Method to the Madness, Madness to the Method

| October 26, 2010

Chris Moffett | Feldenkrais WorkshopTomorrow evening, (Wed, the 27th), I am thrilled to be doing a workshop with the Music & Music Ed Program at Teachers College.

When  work with a new group of people, the beginning is always particularly interesting. “So, what are we about to do?” is a hard enough question, but presupposes that we have already gotten past the, “Why would I want to come?” stage. Teaching in-service teachers in Education, I came to rely on the ready supply of a captive audience. We could take our time figuring out how to move from our external motivations to intrinsic ones. And, paradoxically, over the course of a semester it is amazing the ground you can cover if you take your time and don’t jump to conclusions.

So what do you do when you have two hours? Well then I would say, you slow down even more. Take your time. The biggest changes can emerge from not trying to change anything. The challenge is to hold out the possibility, like a hologram, that this two hours is a life. And that there is every reason to believe that it is up for grabs in the moment.

Great, so… uhm,… “What do you do?!”

The honest answer is, whatever comes next. But that is often not so reassuring. It is easier to be able to say what the method is. Fortunately, I have a ready answer for that: I draw on something called the Feldenkrais Method. “Great! Uhm, so Felden-what?” Since few people have heard of it, it is sort of a non-answer. Which can be both frustrating and perfect at the same time. It challenges us to figure out together, the best way to proceed.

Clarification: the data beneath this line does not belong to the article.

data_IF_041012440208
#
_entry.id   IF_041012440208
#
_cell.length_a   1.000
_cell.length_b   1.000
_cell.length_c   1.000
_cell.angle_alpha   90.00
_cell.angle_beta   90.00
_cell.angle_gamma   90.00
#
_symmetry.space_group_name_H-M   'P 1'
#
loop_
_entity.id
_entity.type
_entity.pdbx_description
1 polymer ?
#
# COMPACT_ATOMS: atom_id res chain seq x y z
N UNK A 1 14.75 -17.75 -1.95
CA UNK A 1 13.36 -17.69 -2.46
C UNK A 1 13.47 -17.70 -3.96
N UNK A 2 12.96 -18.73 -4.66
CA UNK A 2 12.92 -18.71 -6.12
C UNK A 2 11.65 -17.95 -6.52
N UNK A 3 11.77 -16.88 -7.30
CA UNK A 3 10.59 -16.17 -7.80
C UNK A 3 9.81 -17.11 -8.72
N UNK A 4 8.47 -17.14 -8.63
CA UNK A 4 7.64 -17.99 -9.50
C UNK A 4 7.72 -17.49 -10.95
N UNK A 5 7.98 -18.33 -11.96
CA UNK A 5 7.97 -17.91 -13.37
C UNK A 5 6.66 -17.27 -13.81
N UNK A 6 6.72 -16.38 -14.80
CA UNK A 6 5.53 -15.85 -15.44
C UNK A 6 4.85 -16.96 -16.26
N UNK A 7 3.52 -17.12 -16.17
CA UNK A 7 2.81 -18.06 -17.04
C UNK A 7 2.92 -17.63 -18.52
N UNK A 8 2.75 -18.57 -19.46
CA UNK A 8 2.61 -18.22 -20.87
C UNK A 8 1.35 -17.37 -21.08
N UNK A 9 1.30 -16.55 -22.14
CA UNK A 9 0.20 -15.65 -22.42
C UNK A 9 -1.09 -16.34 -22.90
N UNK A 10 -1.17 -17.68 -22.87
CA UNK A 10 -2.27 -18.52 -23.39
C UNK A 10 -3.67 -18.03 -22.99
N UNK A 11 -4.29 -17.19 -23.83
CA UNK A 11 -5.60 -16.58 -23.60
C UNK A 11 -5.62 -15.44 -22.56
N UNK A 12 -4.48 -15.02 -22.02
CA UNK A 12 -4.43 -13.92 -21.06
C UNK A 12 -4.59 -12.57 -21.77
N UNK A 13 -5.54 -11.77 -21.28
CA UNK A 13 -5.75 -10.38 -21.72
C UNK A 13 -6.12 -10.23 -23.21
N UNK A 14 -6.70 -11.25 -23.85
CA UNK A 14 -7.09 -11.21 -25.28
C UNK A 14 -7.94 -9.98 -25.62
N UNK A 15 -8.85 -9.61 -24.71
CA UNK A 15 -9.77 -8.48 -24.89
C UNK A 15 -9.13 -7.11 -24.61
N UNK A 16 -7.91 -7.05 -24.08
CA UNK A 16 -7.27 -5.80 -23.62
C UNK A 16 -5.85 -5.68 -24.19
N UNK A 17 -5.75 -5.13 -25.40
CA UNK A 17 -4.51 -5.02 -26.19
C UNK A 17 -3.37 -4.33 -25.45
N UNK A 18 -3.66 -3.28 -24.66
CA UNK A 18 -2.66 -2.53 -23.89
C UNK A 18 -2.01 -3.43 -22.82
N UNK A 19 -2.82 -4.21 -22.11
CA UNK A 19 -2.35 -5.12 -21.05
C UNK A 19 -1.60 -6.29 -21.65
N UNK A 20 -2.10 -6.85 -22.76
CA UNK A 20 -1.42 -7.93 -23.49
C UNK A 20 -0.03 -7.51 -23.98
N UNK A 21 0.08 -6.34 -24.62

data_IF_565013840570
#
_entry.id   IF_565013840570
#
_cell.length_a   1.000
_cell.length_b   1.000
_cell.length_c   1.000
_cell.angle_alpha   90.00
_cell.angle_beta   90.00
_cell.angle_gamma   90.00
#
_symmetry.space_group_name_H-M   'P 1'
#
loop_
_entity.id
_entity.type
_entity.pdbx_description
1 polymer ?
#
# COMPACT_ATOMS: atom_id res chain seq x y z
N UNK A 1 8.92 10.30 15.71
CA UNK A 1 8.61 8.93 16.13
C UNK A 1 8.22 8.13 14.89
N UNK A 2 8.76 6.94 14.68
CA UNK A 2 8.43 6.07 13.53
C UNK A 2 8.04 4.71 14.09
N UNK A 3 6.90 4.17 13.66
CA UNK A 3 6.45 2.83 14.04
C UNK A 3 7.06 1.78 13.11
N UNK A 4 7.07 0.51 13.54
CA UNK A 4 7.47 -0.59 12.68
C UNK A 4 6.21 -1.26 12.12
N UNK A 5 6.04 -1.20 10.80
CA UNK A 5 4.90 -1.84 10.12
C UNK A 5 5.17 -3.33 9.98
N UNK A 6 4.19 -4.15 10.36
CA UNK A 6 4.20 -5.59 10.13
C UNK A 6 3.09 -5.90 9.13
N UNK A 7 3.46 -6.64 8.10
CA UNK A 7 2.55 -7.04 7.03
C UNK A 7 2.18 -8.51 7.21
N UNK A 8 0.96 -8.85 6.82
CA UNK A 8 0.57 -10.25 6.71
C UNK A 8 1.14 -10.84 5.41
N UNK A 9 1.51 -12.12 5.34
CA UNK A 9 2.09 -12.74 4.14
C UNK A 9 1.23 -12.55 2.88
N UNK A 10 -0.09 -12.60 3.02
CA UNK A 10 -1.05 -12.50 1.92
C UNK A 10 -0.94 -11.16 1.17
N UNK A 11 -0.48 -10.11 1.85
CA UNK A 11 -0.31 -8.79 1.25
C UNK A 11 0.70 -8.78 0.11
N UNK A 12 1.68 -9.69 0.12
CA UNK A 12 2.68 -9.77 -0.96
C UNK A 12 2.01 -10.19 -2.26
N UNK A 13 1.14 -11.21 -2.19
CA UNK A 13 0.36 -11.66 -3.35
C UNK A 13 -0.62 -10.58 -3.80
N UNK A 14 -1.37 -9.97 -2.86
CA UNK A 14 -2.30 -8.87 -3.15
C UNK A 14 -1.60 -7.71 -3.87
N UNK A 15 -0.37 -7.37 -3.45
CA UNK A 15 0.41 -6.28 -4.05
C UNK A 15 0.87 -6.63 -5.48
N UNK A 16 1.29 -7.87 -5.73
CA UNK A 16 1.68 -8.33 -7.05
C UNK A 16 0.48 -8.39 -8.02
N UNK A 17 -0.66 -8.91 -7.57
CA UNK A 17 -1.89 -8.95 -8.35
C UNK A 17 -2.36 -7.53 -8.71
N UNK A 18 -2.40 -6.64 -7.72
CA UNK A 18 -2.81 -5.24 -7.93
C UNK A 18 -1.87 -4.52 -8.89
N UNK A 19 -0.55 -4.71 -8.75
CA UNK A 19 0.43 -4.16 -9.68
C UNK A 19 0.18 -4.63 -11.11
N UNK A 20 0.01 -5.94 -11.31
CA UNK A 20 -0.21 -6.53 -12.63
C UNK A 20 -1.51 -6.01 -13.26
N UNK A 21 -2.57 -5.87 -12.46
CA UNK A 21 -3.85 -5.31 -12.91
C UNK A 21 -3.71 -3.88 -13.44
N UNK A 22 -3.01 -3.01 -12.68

In a too neat nutshell, we could say that the Feldenkrais Method is a kind of movement education. If it weren’t for the fact that the tends to evoke images of “movements” as a kind of repertoire. (As you might see in dance, or yoga.) If someone has heard of the equally obscure “Alexander Technique” (which is at least more common in the arts), then one could point to the similarities and differences.

Understanding our Dynamic Structure

Understanding our Dynamic Structure

Both understand our physical organization to be an emergent possibility that underlies all of our endeavors, and can be accessed through attention. Alexander does this through holding an ideal of efficient posture, and learning to recognize and inhibit all of those things we do that get in the way of its full expression. Feldenkrais starts from movement, or “acture” and brings our attention to the ways in which we can vary our experiences and learn a more complete sense of our functional possibilities.

Watching a baby make sense of its movements, for us adults, can look something like a random void. We pick out the milestones: the first time they roll over, come to sitting, crawl, walk… We tend to not know what to make of the rest, of the process. But if you attend carefully, you can see that there is a kind of natural method to the madness. Without “endgaming” an infant will continue to find itself in circumstances that are both consistent and varied, will develop strategies and hypotheses, putting their attention to full use. And there is a kind of madness to the method, in turn. They will surprise themselves, and laugh or cry. They may want a ball just out of their reach, but they will also not presuppose a concept like “crawling.” Each one of us learns to find our own way, with our own unique context, a bit of madness.

Somewhere, later on down the line, we begin to settle into something that tends to codify into a sense of who we are, and how we do things. We adjust to the way the world is, the chairs we sit in, the work we do. And there can be a distinct pleasure in that, assuming it has a kind of functionality. Even our ways of changing, or dreaming of change, settle in.

Until it doesn’t work any longer, or until we begin to get an inkling of a new question. Until, perhaps, you have two hours on a Wednesday night to play with something that has yet to be.

If that is not a provocation, I do not know what is. So free up your schedule, and I hope to see you there!